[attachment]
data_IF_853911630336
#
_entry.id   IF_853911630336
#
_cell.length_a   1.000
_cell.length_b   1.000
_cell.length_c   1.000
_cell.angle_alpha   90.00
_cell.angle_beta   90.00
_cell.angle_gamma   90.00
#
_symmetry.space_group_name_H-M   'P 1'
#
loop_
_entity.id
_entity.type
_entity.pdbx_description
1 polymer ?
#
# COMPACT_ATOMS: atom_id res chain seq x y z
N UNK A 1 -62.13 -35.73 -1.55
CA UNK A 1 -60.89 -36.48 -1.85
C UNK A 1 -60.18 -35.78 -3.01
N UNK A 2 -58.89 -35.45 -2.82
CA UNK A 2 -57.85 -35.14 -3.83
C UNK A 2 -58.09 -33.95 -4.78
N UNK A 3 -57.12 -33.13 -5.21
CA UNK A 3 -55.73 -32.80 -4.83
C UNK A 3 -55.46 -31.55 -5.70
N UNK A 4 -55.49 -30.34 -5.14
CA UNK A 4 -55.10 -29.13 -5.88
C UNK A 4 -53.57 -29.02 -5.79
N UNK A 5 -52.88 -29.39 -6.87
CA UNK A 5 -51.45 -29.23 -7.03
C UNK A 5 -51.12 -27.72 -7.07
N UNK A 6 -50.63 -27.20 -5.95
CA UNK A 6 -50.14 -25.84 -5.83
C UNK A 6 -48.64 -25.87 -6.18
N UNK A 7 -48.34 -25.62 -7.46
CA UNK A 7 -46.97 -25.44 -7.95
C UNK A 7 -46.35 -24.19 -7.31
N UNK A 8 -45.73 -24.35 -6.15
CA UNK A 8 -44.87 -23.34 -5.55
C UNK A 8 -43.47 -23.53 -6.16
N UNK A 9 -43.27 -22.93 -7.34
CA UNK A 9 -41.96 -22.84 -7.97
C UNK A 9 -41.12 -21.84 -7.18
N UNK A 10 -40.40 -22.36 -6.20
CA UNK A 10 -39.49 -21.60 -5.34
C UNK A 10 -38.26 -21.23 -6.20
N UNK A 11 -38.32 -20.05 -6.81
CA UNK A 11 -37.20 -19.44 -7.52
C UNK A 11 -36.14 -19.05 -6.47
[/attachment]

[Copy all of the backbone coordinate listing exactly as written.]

data_IF_853911630336
#
_entry.id   IF_853911630336
#
_cell.length_a   1.000
_cell.length_b   1.000
_cell.length_c   1.000
_cell.angle_alpha   90.00
_cell.angle_beta   90.00
_cell.angle_gamma   90.00
#
_symmetry.space_group_name_H-M   'P 1'
#
loop_
_entity.id
_entity.type
_entity.pdbx_description
1 polymer ?
#
# COMPACT_ATOMS: atom_id res chain seq x y z
N UNK A 1 -62.13 -35.73 -1.55
CA UNK A 1 -60.89 -36.48 -1.85
C UNK A 1 -60.18 -35.78 -3.01
N UNK A 2 -58.89 -35.45 -2.82
CA UNK A 2 -57.85 -35.14 -3.83
C UNK A 2 -58.09 -33.95 -4.78
N UNK A 3 -57.12 -33.13 -5.21
CA UNK A 3 -55.73 -32.80 -4.83
C UNK A 3 -55.46 -31.55 -5.70
N UNK A 4 -55.49 -30.34 -5.14
CA UNK A 4 -55.10 -29.13 -5.88
C UNK A 4 -53.57 -29.02 -5.79
N UNK A 5 -52.88 -29.39 -6.87
CA UNK A 5 -51.45 -29.23 -7.03
C UNK A 5 -51.12 -27.72 -7.07
N UNK A 6 -50.63 -27.20 -5.95
CA UNK A 6 -50.14 -25.84 -5.83
C UNK A 6 -48.64 -25.87 -6.18
N UNK A 7 -48.34 -25.62 -7.46
CA UNK A 7 -46.97 -25.44 -7.95
C UNK A 7 -46.35 -24.19 -7.31
N UNK A 8 -45.73 -24.35 -6.15
CA UNK A 8 -44.87 -23.34 -5.55
C UNK A 8 -43.47 -23.53 -6.16
N UNK A 9 -43.27 -22.93 -7.34
CA UNK A 9 -41.96 -22.84 -7.97
C UNK A 9 -41.12 -21.84 -7.18
N UNK A 10 -40.40 -22.36 -6.20
CA UNK A 10 -39.49 -21.60 -5.34
C UNK A 10 -38.26 -21.23 -6.20
N UNK A 11 -38.32 -20.05 -6.81
CA UNK A 11 -37.20 -19.44 -7.52
C UNK A 11 -36.14 -19.05 -6.47